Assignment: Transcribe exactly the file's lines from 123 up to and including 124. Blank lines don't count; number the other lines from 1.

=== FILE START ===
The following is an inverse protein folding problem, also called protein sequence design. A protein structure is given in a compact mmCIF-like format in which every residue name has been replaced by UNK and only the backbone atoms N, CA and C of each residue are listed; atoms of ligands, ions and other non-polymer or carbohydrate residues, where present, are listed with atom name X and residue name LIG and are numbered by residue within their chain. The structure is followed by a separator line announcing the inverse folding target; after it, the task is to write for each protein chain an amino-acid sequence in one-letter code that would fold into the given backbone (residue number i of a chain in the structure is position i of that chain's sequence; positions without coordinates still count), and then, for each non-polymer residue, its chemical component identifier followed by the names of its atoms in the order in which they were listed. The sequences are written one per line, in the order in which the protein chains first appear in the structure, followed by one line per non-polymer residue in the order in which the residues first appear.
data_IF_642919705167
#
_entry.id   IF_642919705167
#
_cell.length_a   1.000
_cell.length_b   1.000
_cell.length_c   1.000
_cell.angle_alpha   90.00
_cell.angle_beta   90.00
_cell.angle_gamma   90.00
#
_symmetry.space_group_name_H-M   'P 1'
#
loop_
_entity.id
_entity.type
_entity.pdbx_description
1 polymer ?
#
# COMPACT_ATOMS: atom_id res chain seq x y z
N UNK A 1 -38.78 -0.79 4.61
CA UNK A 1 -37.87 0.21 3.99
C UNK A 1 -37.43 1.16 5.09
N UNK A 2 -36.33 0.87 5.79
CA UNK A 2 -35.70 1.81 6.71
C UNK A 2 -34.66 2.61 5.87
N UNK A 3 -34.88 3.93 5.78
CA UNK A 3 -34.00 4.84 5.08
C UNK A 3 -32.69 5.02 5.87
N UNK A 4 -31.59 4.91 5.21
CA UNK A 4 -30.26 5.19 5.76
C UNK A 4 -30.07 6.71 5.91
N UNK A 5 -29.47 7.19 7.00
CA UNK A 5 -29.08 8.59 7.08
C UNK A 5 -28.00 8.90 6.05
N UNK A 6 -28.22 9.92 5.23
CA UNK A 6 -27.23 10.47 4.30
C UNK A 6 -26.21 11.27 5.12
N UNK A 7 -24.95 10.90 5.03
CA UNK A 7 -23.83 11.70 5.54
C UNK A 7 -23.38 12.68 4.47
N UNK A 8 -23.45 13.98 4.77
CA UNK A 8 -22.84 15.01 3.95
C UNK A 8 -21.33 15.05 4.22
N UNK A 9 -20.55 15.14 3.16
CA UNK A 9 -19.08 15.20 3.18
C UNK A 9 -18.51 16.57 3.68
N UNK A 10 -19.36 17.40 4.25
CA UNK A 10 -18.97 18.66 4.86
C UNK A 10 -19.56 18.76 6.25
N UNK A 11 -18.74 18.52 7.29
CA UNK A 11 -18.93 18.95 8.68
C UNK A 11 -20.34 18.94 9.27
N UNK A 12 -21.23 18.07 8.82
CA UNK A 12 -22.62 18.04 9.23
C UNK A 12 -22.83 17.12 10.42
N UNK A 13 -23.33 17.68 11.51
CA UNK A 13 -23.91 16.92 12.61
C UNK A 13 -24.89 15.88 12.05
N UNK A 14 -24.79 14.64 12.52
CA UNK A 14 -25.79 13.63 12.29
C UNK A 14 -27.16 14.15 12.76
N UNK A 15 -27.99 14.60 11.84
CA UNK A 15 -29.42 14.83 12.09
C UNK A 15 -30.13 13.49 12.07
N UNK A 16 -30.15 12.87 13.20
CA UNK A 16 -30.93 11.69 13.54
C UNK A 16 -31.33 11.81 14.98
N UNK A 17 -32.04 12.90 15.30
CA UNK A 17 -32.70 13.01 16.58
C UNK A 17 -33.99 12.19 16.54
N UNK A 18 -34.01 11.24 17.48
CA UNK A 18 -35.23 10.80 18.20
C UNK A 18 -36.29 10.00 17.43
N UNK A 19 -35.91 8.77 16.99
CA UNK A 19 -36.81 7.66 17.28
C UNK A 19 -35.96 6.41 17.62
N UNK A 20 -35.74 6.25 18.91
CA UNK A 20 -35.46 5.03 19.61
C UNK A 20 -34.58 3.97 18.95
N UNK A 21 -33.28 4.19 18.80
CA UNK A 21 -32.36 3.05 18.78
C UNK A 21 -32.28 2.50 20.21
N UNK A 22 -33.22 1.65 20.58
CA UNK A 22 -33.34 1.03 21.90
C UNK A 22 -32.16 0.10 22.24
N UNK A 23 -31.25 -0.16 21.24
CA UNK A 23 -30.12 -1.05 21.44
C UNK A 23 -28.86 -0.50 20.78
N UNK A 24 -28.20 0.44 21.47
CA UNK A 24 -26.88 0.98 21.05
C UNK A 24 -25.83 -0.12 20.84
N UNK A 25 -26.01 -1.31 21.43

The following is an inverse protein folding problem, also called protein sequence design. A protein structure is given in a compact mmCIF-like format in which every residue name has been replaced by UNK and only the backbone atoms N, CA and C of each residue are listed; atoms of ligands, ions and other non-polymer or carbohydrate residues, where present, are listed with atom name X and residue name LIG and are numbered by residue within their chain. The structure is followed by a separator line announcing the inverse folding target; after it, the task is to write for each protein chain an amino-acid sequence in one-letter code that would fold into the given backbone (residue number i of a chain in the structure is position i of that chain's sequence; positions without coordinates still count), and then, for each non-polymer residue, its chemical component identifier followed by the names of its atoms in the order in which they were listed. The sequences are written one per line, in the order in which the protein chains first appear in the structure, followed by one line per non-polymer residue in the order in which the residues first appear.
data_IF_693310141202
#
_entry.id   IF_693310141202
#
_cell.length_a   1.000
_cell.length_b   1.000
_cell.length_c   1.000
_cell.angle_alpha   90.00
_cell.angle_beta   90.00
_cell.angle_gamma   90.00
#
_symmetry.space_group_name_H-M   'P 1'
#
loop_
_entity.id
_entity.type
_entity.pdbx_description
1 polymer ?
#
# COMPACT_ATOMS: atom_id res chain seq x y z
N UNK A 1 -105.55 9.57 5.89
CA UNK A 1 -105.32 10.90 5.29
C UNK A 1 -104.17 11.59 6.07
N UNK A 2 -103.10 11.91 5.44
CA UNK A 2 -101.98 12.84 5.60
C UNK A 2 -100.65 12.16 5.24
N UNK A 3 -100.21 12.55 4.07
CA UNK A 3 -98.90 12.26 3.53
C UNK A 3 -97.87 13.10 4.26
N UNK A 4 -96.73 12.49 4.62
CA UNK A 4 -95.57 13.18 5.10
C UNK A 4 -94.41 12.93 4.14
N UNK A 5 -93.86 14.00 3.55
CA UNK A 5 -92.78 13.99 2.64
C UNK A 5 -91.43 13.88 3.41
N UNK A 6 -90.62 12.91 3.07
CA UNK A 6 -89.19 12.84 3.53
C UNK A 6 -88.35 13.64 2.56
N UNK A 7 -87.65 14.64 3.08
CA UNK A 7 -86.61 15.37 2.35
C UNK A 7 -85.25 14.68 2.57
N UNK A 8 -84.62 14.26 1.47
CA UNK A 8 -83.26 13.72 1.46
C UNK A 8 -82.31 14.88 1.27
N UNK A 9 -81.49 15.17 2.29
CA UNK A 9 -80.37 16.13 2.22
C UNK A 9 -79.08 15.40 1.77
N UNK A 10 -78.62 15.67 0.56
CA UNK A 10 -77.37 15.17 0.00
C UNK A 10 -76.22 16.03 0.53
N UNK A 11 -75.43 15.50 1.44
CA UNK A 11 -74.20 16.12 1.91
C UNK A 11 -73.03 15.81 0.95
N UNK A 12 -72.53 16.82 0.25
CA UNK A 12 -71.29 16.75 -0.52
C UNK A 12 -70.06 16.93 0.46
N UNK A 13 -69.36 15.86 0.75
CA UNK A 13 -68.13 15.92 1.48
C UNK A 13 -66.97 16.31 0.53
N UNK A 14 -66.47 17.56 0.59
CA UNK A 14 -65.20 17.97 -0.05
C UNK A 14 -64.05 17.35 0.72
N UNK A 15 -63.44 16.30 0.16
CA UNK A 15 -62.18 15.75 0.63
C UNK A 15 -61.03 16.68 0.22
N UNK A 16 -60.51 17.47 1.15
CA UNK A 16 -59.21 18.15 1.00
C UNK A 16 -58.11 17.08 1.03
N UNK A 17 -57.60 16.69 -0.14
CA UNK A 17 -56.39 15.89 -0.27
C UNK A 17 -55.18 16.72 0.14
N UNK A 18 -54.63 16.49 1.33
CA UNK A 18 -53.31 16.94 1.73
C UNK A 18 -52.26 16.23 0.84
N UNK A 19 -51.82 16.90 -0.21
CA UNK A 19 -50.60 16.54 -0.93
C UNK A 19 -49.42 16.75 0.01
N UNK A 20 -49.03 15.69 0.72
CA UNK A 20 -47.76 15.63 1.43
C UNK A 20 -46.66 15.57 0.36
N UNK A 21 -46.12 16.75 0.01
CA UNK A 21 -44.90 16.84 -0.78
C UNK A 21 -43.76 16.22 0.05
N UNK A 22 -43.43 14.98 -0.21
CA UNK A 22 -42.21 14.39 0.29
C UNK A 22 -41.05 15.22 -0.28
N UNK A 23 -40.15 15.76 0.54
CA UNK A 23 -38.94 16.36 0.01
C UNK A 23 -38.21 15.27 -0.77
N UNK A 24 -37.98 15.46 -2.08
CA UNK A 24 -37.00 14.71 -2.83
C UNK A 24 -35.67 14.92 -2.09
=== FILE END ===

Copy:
CA UNK A 3 -98.90 12.26 3.53
C UNK A 3 -97.87 13.10 4.26